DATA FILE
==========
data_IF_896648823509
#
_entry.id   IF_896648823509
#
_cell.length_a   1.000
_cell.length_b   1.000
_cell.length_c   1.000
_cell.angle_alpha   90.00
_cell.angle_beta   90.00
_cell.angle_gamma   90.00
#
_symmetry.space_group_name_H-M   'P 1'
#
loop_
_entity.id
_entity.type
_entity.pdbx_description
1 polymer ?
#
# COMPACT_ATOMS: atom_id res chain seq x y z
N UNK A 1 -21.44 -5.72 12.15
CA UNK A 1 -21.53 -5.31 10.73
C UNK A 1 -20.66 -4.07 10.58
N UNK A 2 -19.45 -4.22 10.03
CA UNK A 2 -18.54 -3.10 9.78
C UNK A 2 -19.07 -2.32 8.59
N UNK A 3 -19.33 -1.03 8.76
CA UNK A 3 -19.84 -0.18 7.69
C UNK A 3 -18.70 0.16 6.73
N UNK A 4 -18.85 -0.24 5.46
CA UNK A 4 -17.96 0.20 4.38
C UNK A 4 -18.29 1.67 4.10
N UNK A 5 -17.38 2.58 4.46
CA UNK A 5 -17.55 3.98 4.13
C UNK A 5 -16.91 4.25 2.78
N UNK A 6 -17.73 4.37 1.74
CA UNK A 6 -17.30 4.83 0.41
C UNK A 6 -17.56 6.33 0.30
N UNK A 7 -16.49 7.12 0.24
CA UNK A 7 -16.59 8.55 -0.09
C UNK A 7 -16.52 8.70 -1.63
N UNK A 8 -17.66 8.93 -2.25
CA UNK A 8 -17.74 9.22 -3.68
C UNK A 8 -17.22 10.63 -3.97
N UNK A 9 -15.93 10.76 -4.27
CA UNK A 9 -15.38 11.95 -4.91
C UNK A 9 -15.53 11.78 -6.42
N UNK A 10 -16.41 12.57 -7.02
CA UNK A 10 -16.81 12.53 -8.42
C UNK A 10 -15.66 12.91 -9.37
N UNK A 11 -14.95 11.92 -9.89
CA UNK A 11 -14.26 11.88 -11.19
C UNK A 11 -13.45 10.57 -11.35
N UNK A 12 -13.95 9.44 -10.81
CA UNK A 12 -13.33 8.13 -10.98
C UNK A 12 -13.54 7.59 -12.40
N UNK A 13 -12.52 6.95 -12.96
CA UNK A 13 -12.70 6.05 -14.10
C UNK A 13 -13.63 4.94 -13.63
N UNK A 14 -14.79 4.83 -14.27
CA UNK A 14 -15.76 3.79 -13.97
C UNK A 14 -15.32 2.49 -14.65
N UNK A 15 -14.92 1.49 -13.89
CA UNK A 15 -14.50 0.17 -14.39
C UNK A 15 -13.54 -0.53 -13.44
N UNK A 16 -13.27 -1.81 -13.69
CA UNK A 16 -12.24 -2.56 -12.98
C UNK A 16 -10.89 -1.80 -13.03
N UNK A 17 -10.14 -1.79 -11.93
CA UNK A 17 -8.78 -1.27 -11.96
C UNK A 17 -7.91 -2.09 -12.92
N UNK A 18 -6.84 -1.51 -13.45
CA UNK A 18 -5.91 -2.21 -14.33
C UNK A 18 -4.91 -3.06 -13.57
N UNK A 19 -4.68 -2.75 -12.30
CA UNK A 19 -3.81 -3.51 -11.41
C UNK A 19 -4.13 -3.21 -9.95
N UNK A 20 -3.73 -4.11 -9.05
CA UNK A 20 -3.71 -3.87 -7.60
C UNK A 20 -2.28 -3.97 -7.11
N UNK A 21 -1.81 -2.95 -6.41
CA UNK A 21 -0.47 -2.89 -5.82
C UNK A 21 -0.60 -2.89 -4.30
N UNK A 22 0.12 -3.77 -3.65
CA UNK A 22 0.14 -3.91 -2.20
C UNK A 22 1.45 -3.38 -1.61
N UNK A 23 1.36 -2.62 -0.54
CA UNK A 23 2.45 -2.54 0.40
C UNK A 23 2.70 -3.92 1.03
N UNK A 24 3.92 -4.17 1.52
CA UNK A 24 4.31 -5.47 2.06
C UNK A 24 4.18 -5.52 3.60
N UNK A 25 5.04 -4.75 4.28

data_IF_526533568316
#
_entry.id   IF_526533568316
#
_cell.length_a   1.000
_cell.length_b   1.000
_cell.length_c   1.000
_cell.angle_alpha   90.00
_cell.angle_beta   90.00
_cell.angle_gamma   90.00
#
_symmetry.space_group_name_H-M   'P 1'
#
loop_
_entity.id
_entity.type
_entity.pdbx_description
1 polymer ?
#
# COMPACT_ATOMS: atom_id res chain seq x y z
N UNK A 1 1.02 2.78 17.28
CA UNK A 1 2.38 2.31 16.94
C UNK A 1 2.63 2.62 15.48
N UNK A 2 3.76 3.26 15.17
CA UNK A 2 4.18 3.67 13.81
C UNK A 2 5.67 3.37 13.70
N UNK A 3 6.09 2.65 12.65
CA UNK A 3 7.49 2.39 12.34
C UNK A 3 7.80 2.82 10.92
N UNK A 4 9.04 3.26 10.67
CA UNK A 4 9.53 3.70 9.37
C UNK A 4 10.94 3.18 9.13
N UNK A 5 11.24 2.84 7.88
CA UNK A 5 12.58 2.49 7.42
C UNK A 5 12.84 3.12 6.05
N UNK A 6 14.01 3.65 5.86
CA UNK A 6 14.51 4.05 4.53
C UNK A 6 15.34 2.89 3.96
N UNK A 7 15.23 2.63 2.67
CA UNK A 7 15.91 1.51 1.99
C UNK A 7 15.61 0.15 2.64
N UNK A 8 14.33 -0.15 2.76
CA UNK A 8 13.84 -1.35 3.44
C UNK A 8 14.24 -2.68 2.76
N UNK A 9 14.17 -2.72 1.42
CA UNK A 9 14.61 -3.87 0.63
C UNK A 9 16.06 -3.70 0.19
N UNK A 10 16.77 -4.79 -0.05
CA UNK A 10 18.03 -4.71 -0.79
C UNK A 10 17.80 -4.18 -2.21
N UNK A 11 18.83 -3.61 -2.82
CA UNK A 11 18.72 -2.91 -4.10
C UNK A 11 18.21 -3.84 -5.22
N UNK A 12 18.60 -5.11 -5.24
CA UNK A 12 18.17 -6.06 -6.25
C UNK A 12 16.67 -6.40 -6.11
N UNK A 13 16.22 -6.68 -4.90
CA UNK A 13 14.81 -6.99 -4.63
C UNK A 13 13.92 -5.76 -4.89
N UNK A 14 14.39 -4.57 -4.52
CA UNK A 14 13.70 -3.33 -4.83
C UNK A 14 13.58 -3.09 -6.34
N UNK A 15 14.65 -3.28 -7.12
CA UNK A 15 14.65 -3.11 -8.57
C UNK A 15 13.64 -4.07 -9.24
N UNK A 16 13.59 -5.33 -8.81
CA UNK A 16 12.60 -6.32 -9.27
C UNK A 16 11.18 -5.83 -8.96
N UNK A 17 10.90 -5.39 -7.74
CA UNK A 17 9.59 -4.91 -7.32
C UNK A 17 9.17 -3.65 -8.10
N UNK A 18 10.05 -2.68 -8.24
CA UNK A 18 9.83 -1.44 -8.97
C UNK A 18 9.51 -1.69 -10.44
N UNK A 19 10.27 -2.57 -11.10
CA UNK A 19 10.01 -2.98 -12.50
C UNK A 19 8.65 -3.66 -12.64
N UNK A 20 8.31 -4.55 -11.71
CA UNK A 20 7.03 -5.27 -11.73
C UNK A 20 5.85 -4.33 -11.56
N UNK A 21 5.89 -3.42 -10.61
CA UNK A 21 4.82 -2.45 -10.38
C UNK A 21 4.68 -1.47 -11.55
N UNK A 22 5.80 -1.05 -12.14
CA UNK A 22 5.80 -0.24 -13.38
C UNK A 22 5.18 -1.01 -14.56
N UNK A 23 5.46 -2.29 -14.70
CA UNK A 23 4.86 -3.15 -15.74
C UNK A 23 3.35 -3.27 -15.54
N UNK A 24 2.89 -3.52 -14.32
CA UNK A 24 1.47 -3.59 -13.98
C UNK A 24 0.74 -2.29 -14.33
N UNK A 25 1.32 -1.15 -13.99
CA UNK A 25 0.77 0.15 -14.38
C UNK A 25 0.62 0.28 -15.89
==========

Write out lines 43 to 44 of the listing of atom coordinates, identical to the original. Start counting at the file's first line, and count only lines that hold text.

CA UNK A 8 -17.74 9.22 -3.68
C UNK A 8 -17.22 10.63 -3.97